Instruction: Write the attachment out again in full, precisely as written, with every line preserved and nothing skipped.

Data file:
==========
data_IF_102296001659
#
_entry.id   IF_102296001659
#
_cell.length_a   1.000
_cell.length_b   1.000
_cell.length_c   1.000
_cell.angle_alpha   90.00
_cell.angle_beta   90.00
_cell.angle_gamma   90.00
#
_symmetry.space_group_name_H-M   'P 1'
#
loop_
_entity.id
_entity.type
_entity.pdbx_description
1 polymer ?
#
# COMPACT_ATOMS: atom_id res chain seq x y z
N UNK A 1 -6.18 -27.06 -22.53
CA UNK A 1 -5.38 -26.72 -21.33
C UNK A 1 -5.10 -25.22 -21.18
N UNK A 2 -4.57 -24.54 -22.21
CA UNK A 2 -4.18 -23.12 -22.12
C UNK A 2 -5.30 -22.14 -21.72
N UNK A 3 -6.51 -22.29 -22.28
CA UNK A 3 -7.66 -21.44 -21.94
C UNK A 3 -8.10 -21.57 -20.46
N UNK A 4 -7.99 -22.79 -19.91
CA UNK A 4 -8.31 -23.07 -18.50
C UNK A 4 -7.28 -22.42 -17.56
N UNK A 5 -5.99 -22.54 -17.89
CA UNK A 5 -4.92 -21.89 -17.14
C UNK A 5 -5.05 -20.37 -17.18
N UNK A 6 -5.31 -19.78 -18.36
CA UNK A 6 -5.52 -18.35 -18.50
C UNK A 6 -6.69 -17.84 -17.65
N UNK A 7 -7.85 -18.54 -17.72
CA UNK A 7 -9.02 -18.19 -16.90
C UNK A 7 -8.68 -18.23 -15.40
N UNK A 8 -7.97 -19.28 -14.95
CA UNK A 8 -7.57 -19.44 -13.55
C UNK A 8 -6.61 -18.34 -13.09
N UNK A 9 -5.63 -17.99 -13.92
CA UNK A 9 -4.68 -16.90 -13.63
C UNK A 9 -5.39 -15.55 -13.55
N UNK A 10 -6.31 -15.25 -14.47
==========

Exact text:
data_IF_102296001659
#
_entry.id   IF_102296001659
#
_cell.length_a   1.000
_cell.length_b   1.000
_cell.length_c   1.000
_cell.angle_alpha   90.00
_cell.angle_beta   90.00
_cell.angle_gamma   90.00
#
_symmetry.space_group_name_H-M   'P 1'
#
loop_
_entity.id
_entity.type
_entity.pdbx_description
1 polymer ?
#
# COMPACT_ATOMS: atom_id res chain seq x y z
N UNK A 1 -6.18 -27.06 -22.53
CA UNK A 1 -5.38 -26.72 -21.33
C UNK A 1 -5.10 -25.22 -21.18
N UNK A 2 -4.57 -24.54 -22.21
CA UNK A 2 -4.18 -23.12 -22.12
C UNK A 2 -5.30 -22.14 -21.72
N UNK A 3 -6.51 -22.29 -22.28
CA UNK A 3 -7.66 -21.44 -21.94
C UNK A 3 -8.10 -21.57 -20.46
N UNK A 4 -7.99 -22.79 -19.91
CA UNK A 4 -8.31 -23.07 -18.50
C UNK A 4 -7.28 -22.42 -17.56
N UNK A 5 -5.99 -22.54 -17.89
CA UNK A 5 -4.92 -21.89 -17.14
C UNK A 5 -5.05 -20.37 -17.18
N UNK A 6 -5.31 -19.78 -18.36
CA UNK A 6 -5.52 -18.35 -18.50
C UNK A 6 -6.69 -17.84 -17.65
N UNK A 7 -7.85 -18.54 -17.72
CA UNK A 7 -9.02 -18.19 -16.90
C UNK A 7 -8.68 -18.23 -15.40
N UNK A 8 -7.97 -19.28 -14.95
CA UNK A 8 -7.57 -19.44 -13.55
C UNK A 8 -6.61 -18.34 -13.09
N UNK A 9 -5.63 -17.99 -13.92
CA UNK A 9 -4.68 -16.90 -13.63
C UNK A 9 -5.39 -15.55 -13.55
N UNK A 10 -6.31 -15.25 -14.47